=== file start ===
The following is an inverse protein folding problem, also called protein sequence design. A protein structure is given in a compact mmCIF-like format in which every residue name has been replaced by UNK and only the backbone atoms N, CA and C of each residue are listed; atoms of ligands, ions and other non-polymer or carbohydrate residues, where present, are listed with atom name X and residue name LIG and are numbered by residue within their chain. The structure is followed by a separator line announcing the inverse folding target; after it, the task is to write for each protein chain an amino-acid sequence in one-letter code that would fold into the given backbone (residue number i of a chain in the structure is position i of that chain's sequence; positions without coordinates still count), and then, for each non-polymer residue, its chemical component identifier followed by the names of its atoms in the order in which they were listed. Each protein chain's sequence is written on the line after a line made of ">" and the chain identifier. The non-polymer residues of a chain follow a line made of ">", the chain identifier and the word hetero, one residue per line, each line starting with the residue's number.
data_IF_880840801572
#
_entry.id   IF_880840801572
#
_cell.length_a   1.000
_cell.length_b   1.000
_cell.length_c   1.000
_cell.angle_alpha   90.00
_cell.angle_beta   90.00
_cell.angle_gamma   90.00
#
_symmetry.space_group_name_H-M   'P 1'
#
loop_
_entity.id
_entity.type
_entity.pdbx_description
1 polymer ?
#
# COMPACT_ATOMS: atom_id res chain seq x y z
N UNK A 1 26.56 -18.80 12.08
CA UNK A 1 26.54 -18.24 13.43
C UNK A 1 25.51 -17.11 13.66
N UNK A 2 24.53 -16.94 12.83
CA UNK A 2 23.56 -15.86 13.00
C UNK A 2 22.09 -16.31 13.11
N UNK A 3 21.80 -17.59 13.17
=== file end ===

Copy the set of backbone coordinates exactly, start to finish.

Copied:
The following is an inverse protein folding problem, also called protein sequence design. A protein structure is given in a compact mmCIF-like format in which every residue name has been replaced by UNK and only the backbone atoms N, CA and C of each residue are listed; atoms of ligands, ions and other non-polymer or carbohydrate residues, where present, are listed with atom name X and residue name LIG and are numbered by residue within their chain. The structure is followed by a separator line announcing the inverse folding target; after it, the task is to write for each protein chain an amino-acid sequence in one-letter code that would fold into the given backbone (residue number i of a chain in the structure is position i of that chain's sequence; positions without coordinates still count), and then, for each non-polymer residue, its chemical component identifier followed by the names of its atoms in the order in which they were listed. Each protein chain's sequence is written on the line after a line made of ">" and the chain identifier. The non-polymer residues of a chain follow a line made of ">", the chain identifier and the word hetero, one residue per line, each line starting with the residue's number.
data_IF_880840801572
#
_entry.id   IF_880840801572
#
_cell.length_a   1.000
_cell.length_b   1.000
_cell.length_c   1.000
_cell.angle_alpha   90.00
_cell.angle_beta   90.00
_cell.angle_gamma   90.00
#
_symmetry.space_group_name_H-M   'P 1'
#
loop_
_entity.id
_entity.type
_entity.pdbx_description
1 polymer ?
#
# COMPACT_ATOMS: atom_id res chain seq x y z
N UNK A 1 26.56 -18.80 12.08
CA UNK A 1 26.54 -18.24 13.43
C UNK A 1 25.51 -17.11 13.66
N UNK A 2 24.53 -16.94 12.83
CA UNK A 2 23.56 -15.86 13.00
C UNK A 2 22.09 -16.31 13.11
N UNK A 3 21.80 -17.59 13.17